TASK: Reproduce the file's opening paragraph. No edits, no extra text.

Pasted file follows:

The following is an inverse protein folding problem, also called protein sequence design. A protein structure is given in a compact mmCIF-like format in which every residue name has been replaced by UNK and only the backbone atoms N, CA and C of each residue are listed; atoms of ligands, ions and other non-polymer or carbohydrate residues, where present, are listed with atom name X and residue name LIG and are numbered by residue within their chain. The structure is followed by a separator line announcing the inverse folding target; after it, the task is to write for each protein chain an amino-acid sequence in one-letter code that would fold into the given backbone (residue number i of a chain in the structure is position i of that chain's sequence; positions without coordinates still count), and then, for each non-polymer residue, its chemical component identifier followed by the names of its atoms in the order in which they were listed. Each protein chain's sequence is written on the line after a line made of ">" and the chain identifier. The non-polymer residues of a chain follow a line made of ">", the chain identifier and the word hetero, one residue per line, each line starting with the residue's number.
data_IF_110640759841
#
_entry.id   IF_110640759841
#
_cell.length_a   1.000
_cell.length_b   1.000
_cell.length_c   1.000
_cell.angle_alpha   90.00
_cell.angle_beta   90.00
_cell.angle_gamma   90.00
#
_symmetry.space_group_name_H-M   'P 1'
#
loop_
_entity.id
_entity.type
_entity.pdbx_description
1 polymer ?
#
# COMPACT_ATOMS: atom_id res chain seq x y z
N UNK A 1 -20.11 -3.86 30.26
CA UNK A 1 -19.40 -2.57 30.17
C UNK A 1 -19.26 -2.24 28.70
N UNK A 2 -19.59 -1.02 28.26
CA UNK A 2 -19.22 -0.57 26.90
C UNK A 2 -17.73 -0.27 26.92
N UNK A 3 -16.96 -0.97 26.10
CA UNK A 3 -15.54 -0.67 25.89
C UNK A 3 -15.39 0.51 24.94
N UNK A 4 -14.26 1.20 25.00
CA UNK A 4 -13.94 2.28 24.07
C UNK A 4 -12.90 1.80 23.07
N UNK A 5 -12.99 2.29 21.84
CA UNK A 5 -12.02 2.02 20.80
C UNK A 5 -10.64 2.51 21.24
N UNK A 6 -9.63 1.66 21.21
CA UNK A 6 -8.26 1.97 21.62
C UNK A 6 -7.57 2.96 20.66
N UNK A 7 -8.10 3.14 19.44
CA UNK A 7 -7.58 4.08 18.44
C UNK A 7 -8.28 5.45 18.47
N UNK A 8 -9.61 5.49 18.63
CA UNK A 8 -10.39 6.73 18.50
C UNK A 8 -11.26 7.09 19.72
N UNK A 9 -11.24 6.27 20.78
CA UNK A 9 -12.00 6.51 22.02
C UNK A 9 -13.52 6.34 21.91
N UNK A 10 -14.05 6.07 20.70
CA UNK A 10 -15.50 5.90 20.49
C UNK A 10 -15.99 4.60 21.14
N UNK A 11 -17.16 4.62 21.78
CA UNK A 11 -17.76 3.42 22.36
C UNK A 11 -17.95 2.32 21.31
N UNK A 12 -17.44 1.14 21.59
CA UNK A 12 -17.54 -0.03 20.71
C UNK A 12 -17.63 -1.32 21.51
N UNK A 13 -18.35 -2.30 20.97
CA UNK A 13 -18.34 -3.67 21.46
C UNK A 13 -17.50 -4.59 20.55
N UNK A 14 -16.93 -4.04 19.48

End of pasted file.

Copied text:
The following is an inverse protein folding problem, also called protein sequence design. A protein structure is given in a compact mmCIF-like format in which every residue name has been replaced by UNK and only the backbone atoms N, CA and C of each residue are listed; atoms of ligands, ions and other non-polymer or carbohydrate residues, where present, are listed with atom name X and residue name LIG and are numbered by residue within their chain. The structure is followed by a separator line announcing the inverse folding target; after it, the task is to write for each protein chain an amino-acid sequence in one-letter code that would fold into the given backbone (residue number i of a chain in the structure is position i of that chain's sequence; positions without coordinates still count), and then, for each non-polymer residue, its chemical component identifier followed by the names of its atoms in the order in which they were listed. Each protein chain's sequence is written on the line after a line made of ">" and the chain identifier. The non-polymer residues of a chain follow a line made of ">", the chain identifier and the word hetero, one residue per line, each line starting with the residue's number.